Caltrans has a long history of working to make California a better place to drive. We’ve been pushing them to make our state better for people biking and walking for years, and while we’ve seen great progress, particularly in what they say they’d like to accomplish, we’re continuing to push them to walk the walk (or, if you will, bike the bike).
One big change we’d like to see is that every time Caltrans makes improvements to our state highways, whether it’s replacing a bridge, repaving a few blocks or a few miles of roadway, or even repairing drainage systems, they will always take advantage of those opportunities to make improvements to biking and walking infrastructure in the area to make more “Complete Streets.”
In our June CalBike Report, we told you about how an in-depth analysis by CalBike of the Caltrans State Highway Maintenance and Protection Program (SHOPP) has spurred a significant rethinking at Caltrans about how they should redesign state highways to be safe for people to bike and walk. Since that time, we’ve been working with our friends at California Walks to develop recommendations for Caltrans to improve their SHOPP project development process and take advantage of opportunities to make safety improvements as part of routine maintenance. We have received some initial openness from Caltrans to our recommendations, and anticipate more official feedback over the coming months.
We understand that it takes a long time and a major culture change at Caltrans to make a fundamental shift in the routine process of maintaining and redesigning our state highways, but we hope our recommendations will spur the agency to make it part of their normal, everyday process to consider people biking and walking as they plan their road maintenance projects. You can read the full list of recommendations to Caltrans in this document, but here are some highlights:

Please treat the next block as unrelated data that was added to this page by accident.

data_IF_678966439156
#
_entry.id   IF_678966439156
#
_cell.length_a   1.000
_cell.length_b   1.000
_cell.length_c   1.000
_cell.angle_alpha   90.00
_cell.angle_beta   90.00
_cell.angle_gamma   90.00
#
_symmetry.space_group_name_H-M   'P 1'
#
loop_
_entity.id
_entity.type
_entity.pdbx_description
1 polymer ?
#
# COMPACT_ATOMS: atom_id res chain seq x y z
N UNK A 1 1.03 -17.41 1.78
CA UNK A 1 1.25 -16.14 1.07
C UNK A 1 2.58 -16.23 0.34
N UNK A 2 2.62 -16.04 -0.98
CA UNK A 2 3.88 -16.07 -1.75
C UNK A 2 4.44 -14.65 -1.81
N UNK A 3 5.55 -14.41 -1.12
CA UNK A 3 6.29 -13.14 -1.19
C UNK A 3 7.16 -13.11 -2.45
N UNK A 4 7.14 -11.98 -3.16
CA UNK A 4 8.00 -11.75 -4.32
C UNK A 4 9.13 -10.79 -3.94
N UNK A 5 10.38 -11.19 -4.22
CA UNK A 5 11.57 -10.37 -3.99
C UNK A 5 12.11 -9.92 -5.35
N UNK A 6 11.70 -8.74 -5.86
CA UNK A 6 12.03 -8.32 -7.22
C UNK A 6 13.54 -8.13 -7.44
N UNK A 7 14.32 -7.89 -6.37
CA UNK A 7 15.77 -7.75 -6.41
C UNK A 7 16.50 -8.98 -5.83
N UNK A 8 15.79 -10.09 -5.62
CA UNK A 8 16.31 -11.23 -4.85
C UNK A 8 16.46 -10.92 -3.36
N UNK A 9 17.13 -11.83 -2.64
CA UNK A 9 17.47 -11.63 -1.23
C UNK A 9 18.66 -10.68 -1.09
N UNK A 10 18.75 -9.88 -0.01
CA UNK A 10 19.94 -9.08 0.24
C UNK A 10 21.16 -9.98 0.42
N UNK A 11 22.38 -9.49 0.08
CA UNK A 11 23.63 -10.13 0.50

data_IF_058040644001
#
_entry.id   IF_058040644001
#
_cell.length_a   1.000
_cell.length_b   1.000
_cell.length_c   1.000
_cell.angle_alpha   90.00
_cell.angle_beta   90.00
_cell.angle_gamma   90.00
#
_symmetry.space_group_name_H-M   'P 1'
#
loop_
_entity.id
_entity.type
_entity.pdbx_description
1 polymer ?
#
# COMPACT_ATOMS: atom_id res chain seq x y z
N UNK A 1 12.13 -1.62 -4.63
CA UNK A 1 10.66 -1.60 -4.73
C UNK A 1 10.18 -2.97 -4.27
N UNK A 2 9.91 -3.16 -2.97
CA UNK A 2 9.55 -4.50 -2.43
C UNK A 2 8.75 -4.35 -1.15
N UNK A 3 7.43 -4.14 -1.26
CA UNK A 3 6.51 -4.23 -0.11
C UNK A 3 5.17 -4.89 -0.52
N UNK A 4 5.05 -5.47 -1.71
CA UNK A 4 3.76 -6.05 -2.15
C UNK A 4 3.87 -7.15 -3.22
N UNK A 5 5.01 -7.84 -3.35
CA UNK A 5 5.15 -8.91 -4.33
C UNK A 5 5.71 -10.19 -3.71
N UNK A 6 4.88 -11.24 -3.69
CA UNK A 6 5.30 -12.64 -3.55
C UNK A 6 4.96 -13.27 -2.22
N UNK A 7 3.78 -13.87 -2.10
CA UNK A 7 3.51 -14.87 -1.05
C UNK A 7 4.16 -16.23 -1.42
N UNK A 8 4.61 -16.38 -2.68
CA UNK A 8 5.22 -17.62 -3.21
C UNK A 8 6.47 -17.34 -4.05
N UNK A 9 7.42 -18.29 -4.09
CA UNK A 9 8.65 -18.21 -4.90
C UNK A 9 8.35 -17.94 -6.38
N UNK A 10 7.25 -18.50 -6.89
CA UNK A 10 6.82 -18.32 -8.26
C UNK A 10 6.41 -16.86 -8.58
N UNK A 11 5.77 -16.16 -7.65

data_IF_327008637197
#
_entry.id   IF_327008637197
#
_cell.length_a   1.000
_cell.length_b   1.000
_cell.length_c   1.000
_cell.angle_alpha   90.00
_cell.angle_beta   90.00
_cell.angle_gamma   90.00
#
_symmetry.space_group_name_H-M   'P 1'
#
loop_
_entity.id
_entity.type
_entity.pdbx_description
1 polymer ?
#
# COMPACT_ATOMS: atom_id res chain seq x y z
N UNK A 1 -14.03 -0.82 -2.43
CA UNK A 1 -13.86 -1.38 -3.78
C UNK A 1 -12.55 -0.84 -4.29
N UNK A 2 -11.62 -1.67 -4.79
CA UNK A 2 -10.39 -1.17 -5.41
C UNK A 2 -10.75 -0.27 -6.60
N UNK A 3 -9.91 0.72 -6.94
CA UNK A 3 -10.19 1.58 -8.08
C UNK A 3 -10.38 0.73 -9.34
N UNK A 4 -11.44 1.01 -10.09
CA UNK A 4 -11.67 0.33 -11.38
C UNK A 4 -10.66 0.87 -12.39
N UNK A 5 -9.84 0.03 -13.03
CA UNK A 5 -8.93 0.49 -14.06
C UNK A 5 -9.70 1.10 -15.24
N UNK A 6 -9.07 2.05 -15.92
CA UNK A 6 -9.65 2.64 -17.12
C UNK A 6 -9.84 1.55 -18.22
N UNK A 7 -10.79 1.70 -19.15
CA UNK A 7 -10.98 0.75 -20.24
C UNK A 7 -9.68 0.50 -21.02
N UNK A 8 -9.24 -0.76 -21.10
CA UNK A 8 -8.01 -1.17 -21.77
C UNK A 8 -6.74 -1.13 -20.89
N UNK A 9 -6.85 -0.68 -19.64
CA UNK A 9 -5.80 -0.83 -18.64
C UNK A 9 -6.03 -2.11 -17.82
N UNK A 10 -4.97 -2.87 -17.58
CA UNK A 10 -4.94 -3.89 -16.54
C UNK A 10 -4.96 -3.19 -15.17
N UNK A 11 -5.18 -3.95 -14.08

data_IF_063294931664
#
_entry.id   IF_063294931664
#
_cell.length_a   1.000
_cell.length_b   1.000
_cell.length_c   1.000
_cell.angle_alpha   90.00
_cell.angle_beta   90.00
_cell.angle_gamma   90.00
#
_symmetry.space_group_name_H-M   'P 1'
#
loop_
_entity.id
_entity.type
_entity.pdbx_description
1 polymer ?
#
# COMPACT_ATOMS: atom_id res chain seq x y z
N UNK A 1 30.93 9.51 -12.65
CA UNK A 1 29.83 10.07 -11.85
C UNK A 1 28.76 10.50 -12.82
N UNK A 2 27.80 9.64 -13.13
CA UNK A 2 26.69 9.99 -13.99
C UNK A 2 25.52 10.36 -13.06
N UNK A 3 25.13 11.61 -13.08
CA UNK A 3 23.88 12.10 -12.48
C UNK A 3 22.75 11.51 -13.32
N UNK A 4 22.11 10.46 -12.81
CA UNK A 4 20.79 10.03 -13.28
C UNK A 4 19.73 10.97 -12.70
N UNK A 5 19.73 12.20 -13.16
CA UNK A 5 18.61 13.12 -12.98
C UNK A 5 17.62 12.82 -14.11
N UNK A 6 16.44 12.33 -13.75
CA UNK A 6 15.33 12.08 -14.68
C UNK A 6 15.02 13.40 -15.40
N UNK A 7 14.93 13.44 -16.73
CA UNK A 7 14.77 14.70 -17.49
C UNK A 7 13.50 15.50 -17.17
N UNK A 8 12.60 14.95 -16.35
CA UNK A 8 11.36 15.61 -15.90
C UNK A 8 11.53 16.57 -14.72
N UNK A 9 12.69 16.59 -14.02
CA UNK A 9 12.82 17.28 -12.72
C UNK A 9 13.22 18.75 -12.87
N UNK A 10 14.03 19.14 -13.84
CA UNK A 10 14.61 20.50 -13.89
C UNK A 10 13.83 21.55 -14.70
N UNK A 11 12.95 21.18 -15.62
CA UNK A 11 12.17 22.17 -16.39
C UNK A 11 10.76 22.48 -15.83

- Establish a new Division of Active Transportation at Caltrans with staff devoted to reviewing and recommending improvements to highway maintenance projects
- Involve local advocates and residents in the review and development of maintenance projects at the Caltrans District level early in the process to ensure they meet local needs
- Create minimum standards for walking and biking improvements on projects, based on the amount and speed of traffic, and a clear review process for any projects that can’t meet minimum standards
- Develop a meaningful, transparent public outreach and engagement process for planning future needs and improvements on all state highway corridors that prioritize walking, bicycling, and transit use